Access to finance remains a thorny and complex issue for many young people seeking to venture into entrepreneurship, especially for the first time. The minefield of finance is one that is difficult to navigate for a demographic that is more often than not perceived to be “high risk” and uncreditworthy, and therefore find themselves largely excluded by the formal financial services sector. In informal settings, young people are sometimes taken advantage of, and are subjected to high interest rates when forced to borrow money from loan sharks and non-traditional lenders because they lack options in that regard, especially if family or friends cannot step in to assist them financially.
Overcoming the difficulties of accessing finance
This has equally been a challenge for youth under the Opportunities for Youth Employment (OYE) program who set out to start their own enterprises in Zambia. Fortunately, many of them are finding ways to work around these limitations through the creation of savings and lending groups.
Savings and lending activities play a key role in promoting access to finance as well as financial discipline and accountability. Participation in Youth Savings and Lending (YSL) groups provides an opportunity for members to save and borrow money which is then invested into various businesses at a rate which is generally lower and more affordable than that of traditional financial institutions. In Zambia, lending rates can be as high as 20% - 45% per annum amongst banks and other financial institutions, while those of YSL groups can start as low as between 5% to 19%.
'Patience Pays' Savings Group conducting their regular meeting in Katete, Eastern Zambia while members of the community look on.
Establishing youth savings and lending groups
As of 2022, more than 3,600 youth who were trained under OYE had formed 180 YSL groups. These groups, of whom around 61% are women, are currently active in Eastern, Southern, Central and Northern provinces of Zambia.
With an average of 30 members per group (almost equally comprised of both men and women), ‘Tikondane’ and ‘Patience Pays’ are two groups among many who have been successful in raising capital and enabling youth to invest in their own small businesses.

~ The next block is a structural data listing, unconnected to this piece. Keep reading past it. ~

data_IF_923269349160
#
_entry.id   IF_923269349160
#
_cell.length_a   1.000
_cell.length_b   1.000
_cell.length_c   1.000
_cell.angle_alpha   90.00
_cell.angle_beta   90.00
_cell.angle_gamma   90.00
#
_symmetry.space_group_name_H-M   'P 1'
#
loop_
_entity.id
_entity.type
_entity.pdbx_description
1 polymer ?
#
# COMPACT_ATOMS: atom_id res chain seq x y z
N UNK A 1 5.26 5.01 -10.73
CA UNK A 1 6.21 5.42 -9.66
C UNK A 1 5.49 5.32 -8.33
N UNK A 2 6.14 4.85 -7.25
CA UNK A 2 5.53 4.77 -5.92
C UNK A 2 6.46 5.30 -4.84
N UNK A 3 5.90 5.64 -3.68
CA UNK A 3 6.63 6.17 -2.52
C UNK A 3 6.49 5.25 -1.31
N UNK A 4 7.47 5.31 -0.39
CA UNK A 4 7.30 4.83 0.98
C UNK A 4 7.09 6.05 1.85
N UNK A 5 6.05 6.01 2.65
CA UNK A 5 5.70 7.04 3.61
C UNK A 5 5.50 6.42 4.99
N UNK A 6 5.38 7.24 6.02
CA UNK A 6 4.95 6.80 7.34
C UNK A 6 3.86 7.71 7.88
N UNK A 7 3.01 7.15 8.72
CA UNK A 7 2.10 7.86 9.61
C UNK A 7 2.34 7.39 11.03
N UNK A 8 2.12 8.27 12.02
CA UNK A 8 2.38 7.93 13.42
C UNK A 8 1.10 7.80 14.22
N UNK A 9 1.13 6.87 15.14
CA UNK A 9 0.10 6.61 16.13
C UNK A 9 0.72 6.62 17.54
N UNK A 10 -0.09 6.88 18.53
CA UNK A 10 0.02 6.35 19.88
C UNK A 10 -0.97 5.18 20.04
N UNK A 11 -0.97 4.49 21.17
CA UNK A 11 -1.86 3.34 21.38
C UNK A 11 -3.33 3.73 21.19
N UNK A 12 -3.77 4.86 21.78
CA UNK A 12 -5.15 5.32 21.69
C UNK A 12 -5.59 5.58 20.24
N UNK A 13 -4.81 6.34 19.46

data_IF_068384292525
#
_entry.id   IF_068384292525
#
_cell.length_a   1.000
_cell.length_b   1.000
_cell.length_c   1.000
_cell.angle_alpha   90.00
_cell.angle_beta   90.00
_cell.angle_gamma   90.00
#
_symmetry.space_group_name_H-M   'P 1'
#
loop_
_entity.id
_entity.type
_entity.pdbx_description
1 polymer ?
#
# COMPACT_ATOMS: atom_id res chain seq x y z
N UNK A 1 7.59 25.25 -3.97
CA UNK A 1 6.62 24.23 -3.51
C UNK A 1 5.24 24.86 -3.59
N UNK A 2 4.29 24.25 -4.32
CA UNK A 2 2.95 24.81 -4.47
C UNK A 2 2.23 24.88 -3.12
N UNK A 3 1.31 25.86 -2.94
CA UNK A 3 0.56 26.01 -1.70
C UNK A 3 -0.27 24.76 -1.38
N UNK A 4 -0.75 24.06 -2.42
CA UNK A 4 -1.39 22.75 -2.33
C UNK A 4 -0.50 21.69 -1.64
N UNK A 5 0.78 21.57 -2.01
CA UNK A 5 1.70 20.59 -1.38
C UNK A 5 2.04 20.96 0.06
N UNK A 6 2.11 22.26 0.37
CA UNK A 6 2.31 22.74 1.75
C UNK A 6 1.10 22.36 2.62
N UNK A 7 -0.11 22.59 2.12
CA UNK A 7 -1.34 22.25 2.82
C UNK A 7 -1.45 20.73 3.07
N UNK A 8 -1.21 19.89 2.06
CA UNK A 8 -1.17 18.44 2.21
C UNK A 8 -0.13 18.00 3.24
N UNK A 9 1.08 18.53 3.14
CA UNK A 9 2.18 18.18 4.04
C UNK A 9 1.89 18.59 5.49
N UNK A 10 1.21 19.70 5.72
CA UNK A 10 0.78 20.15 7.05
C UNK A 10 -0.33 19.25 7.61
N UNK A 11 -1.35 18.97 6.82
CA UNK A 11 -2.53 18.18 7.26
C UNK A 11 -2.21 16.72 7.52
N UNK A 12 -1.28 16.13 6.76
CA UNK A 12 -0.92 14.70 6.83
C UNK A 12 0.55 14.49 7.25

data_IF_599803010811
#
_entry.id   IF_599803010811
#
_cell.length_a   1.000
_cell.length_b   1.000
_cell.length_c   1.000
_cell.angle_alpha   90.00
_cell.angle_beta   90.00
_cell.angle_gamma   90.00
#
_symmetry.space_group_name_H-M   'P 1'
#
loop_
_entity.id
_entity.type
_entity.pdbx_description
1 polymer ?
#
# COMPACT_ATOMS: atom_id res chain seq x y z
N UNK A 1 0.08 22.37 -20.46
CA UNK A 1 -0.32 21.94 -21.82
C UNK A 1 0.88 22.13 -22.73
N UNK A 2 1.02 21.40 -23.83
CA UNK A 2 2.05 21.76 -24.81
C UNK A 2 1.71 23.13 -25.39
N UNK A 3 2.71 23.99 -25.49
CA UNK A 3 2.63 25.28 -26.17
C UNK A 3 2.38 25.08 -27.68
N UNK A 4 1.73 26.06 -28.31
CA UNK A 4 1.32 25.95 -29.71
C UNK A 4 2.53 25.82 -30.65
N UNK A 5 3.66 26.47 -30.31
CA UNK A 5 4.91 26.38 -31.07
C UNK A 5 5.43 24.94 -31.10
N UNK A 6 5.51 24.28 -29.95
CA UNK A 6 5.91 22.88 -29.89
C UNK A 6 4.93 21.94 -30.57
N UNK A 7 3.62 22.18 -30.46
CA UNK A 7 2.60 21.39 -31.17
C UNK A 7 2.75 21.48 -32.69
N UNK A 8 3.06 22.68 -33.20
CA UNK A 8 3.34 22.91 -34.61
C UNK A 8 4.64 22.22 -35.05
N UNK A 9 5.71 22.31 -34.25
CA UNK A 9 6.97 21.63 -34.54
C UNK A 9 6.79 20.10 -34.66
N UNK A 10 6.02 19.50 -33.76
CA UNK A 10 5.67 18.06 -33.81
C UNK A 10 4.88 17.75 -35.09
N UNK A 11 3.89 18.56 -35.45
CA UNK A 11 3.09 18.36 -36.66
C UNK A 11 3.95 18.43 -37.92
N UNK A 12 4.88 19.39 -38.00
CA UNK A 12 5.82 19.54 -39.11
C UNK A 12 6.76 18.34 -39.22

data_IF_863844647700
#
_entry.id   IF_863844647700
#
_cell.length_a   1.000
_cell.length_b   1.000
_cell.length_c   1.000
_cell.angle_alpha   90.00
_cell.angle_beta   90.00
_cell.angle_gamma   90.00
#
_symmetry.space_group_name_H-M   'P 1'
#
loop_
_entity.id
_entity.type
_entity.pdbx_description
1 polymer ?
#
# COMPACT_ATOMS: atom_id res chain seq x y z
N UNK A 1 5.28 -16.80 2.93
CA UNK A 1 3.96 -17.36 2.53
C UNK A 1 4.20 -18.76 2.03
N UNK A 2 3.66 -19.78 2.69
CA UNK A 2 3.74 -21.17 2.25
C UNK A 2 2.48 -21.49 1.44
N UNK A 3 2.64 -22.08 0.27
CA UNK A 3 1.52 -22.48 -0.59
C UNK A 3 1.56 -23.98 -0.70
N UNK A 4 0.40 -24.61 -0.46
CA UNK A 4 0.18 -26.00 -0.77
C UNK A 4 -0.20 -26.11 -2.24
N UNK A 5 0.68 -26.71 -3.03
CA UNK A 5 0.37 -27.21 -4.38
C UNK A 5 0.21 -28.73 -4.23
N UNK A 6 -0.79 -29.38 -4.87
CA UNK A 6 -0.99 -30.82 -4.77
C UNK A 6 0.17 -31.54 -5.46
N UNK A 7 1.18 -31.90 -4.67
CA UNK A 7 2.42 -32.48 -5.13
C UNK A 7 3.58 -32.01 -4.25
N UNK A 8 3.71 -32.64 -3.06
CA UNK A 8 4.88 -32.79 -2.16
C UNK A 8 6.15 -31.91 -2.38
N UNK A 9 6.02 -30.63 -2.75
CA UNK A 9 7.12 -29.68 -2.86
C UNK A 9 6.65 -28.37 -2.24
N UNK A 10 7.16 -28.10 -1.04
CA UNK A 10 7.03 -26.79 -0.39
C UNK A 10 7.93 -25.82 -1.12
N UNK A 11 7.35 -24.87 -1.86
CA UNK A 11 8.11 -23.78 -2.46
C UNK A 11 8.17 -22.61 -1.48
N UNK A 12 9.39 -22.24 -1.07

Seed funding of a special kind
Twenty-three-year-old William Phiri is one of the participants in the ‘Tikondane’ Savings Group. After a share-out amongst group members in 2020, he was proud to have accumulated savings of around K3000 (176 USD). He used half of these savings as start-up capital to purchase sunflower seeds from local growers within his rural community and rented a small machine to process sunflower seeds into cooking oil. The first batch of sunflower seeds yielded five 20-litre containers which he sold at K520 each, some 15 USD. He further grew his capital and acquired two head of cattle which are now helping in cultivating the land that belongs to his family. His total investment now stands at K25,000 (1,471 USD). His business has enabled his family to achieve a sustainable livelihood while also raising their basic income, giving him great hope for the future as the breadwinner in his family.
By providing employment for those who are working with him on these economic ventures as well, William is witnessing first-hand the win-win situation that can be created through YSL groups. He became an advocate for these groups, encouraging other young people in his village to work hard and be proactive in saving for a better future. The OYE approach continues to empower young people using this simple methodology in 10 countries across Africa, which has proved to be a means for giving young entrepreneurs self-managed tools to independently begin generating capital for their entrepreneurial ventures within a challenging financial environment.
Written by: Sharon Wekwete, Regional Project Manager, and Alex Mwila, Business and Financial Services Advisor